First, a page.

God's grace and your obedience

Man, Sin, & Salvation
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JacobMartinMertens
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Re: God's grace and your obedience

Post by JacobMartinMertens » Sat Feb 13, 2016 10:55 pm

jeremiah wrote:
Jacob wrote:Some believe unbelievers will end up in the lake of fire. I believe this to be Biblical.

I agree that it's biblical.

The disagreement is over the nature of hell after Judgement Day. Is it a place purely for the punishment of those who would not obey the truth—and that's it, without end? Or is this aionian punishment a punishment unto the purity and restoration of God's own creature? I believe the scriptures would have us to see the latter as God's intentions, that he may at the last be all in all.

Anyway brother, I apologize that your thread got hijacked for yet another quibble about hell here. Hopefully, it'll get back on track. God bless you.
Maybe it was important. But I don't want to take away from God's word.

Are you thinking about rewards? I don't know what refining entails. It doesn't sound like the lake of fire. The important thing is if what we do is burned up or if it lasts. It is good if what we do lasts.
John 1:41, 49 NASB - 41 He found first his own brother Simon and said to him, "We have found the Messiah" (which translated means Christ). 49 - Nathanael answered Him, "Rabbi, You are the Son of God; You are the King of Israel."

Singalphile
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Re: God's grace and your obedience

Post by Singalphile » Wed Feb 24, 2016 11:02 pm

Going back to a previous discussion ...

I can think of various reasons why we should rethink "hell" these days (if we're going to affirm an opinion about it):

1. Most of us were not really taught about hell. At least I wasn't. I just picked it up somehow by age 10 and/or learned about it from movies and TV shows, which isn't a good way to accept an idea.

1. As a "protestant", my own understanding of Scripture is more important than any other man's declarations. We have no reason to adhere to a more (or less) popular view.

2. Few, if any, Christians in the last 1,500 years or so have had anything remotely close to the Biblical resources and knowledge that we now have in this generation.

3. As printing and reading first become common, and for 100s of years after until recently, the unrivaled English Bible contained the word "hell" about 55 times. (The earlier Wycliffe and Geneva translations were similar.) That count has dropped to around 17 in nearly all modern translations. This new information merits further investigation.

4. Upon investigation, it is at least arguable that the Bible simply does not teach us about "hell". Some on all sides say it's plain, but I would argue that if it does teach it, then we are all better teachers than the Bible. (I could demonstrate that, I think.) That needs to be factored into any opinion about the matter, imo.

Between ECT and CI, I don't know which would be worse - not that that's the question - for the saved or the damned. They both are horrible when contemplated . In a rethinkinghell.com podcast with Chris Date and Jerry Walls, Walls (who believes in a hell/purgatory hybrid with post-mortem salvation) argues that his version of the so-called traditional view is more consistent with God's love than the so-called annihilationist view of hell. In any case, there's lot of emotion on all sides.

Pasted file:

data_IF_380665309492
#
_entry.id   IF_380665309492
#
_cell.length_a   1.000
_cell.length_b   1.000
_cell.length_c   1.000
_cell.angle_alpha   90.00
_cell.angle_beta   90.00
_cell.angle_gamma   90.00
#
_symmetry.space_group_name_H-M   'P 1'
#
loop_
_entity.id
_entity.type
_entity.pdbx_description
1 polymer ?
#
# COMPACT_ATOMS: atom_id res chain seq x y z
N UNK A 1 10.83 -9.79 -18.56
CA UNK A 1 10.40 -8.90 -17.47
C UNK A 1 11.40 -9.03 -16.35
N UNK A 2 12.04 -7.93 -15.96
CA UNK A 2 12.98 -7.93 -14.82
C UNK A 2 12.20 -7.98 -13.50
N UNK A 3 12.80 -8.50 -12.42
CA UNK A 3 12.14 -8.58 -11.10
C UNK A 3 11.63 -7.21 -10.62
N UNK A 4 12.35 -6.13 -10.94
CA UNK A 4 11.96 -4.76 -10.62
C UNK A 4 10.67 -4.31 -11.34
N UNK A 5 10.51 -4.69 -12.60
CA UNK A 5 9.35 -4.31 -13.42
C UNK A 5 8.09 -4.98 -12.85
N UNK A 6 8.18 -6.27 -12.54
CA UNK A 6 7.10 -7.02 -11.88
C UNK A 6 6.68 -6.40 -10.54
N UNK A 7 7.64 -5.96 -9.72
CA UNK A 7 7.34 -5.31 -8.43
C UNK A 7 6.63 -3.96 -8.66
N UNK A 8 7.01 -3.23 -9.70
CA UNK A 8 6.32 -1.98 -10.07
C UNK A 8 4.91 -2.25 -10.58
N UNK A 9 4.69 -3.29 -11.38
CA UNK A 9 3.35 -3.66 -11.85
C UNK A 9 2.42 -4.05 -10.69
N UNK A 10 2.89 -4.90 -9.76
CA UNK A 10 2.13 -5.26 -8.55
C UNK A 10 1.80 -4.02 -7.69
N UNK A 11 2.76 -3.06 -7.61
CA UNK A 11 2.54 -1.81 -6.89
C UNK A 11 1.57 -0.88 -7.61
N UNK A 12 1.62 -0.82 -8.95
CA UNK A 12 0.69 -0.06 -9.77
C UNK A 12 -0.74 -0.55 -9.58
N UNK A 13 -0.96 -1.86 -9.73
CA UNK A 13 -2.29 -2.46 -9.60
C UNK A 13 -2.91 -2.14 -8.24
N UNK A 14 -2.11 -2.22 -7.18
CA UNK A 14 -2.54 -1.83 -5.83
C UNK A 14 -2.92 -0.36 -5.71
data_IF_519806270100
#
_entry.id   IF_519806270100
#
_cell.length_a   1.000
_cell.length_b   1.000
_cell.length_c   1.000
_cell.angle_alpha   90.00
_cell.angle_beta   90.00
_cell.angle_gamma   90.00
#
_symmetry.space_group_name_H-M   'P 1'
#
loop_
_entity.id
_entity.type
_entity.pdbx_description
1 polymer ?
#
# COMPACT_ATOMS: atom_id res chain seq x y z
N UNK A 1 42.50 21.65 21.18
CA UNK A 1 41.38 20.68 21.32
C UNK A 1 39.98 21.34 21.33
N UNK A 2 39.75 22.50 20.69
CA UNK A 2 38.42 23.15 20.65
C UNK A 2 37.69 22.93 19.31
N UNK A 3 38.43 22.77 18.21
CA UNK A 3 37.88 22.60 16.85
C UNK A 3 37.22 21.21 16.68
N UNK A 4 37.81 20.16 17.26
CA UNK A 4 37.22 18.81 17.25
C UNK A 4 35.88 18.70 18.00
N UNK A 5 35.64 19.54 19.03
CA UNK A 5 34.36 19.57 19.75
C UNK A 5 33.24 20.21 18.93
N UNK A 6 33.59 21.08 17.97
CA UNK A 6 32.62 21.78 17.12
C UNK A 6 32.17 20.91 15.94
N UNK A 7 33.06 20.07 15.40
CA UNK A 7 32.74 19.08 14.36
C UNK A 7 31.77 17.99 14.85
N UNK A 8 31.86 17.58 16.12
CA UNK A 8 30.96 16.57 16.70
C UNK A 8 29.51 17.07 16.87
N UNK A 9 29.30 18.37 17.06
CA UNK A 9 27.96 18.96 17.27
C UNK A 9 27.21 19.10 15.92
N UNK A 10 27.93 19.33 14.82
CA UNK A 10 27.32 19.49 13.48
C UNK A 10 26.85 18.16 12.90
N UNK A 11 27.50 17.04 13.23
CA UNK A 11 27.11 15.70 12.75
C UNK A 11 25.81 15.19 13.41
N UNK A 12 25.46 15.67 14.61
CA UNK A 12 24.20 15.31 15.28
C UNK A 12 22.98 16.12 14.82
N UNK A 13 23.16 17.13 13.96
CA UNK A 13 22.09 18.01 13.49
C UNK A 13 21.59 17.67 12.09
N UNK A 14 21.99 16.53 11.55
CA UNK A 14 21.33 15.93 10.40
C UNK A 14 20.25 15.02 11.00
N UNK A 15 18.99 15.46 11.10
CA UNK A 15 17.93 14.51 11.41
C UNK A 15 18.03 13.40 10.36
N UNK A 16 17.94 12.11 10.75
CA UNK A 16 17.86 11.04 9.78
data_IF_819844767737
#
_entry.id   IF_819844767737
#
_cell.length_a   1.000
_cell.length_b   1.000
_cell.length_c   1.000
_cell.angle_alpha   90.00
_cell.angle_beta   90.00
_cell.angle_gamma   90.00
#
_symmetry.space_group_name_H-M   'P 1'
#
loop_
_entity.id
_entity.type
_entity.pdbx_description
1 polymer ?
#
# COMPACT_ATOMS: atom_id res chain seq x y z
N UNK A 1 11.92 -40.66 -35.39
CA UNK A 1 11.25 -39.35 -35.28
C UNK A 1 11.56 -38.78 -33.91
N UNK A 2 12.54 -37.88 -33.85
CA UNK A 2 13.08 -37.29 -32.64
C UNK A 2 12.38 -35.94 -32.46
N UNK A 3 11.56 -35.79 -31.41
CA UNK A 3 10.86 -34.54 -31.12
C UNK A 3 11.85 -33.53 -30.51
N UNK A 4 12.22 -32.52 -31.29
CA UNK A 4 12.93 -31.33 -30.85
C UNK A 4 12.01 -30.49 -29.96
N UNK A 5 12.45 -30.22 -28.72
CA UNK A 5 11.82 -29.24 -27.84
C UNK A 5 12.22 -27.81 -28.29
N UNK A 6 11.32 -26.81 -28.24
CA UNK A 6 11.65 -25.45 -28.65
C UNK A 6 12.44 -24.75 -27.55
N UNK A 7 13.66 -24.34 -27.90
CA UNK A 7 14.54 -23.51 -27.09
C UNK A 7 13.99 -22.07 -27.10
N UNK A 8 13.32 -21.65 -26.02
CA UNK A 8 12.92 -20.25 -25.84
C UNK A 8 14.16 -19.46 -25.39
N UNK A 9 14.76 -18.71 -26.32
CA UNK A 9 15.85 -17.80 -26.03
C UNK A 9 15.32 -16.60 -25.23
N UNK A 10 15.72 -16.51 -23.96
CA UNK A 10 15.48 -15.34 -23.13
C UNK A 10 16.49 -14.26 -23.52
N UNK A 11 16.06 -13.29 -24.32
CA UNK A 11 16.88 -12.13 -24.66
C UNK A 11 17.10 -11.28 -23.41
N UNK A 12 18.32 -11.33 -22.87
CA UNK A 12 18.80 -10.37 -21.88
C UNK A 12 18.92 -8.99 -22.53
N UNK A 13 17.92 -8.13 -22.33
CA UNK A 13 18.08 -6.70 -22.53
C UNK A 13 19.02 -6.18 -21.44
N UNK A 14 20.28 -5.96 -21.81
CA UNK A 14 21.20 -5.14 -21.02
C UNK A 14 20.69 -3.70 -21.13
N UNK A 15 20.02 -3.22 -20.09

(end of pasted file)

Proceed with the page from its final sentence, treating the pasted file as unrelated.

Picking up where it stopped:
... that all may honor the Son just as they honor the Father. John 5:23

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JacobMartinMertens
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Re: God's grace and your obedience

Post by JacobMartinMertens » Wed Feb 24, 2016 11:21 pm

Singalphile wrote:Going back to a previous discussion ...

I can think of various reasons why we should rethink "hell" these days (if we're going to affirm an opinion about it):

1. Most of us were not really taught about hell. At least I wasn't. I just picked it up somehow by age 10 and/or learned about it from movies and TV shows, which isn't a good way to accept an idea.

1. As a "protestant", my own understanding of Scripture is more important than any other man's declarations. We have no reason to adhere to a more (or less) popular view.

2. Few, if any, Christians in the last 1,500 years or so have had anything remotely close to the Biblical resources and knowledge that we now have in this generation.

3. As printing and reading first become common, and for 100s of years after until recently, the unrivaled English Bible contained the word "hell" about 55 times. (The earlier Wycliffe and Geneva translations were similar.) That count has dropped to around 17 in nearly all modern translations. This new information merits further investigation.

4. Upon investigation, it is at least arguable that the Bible simply does not teach us about "hell". Some on all sides say it's plain, but I would argue that if it does teach it, then we are all better teachers than the Bible. (I could demonstrate that, I think.) That needs to be factored into any opinion about the matter, imo.

Between ECT and CI, I don't know which would be worse - not that that's the question - for the saved or the damned. They both are horrible when contemplated . In a rethinkinghell.com podcast with Chris Date and Jerry Walls, Walls (who believes in a hell/purgatory hybrid with post-mortem salvation) argues that his version of the so-called traditional view is more consistent with God's love than the so-called annihilationist view of hell. In any case, there's lot of emotion on all sides.
I believe that to be considered saved a person must be born again. A person born again by the Spirit of God has the Holy Spirit in them and is saved.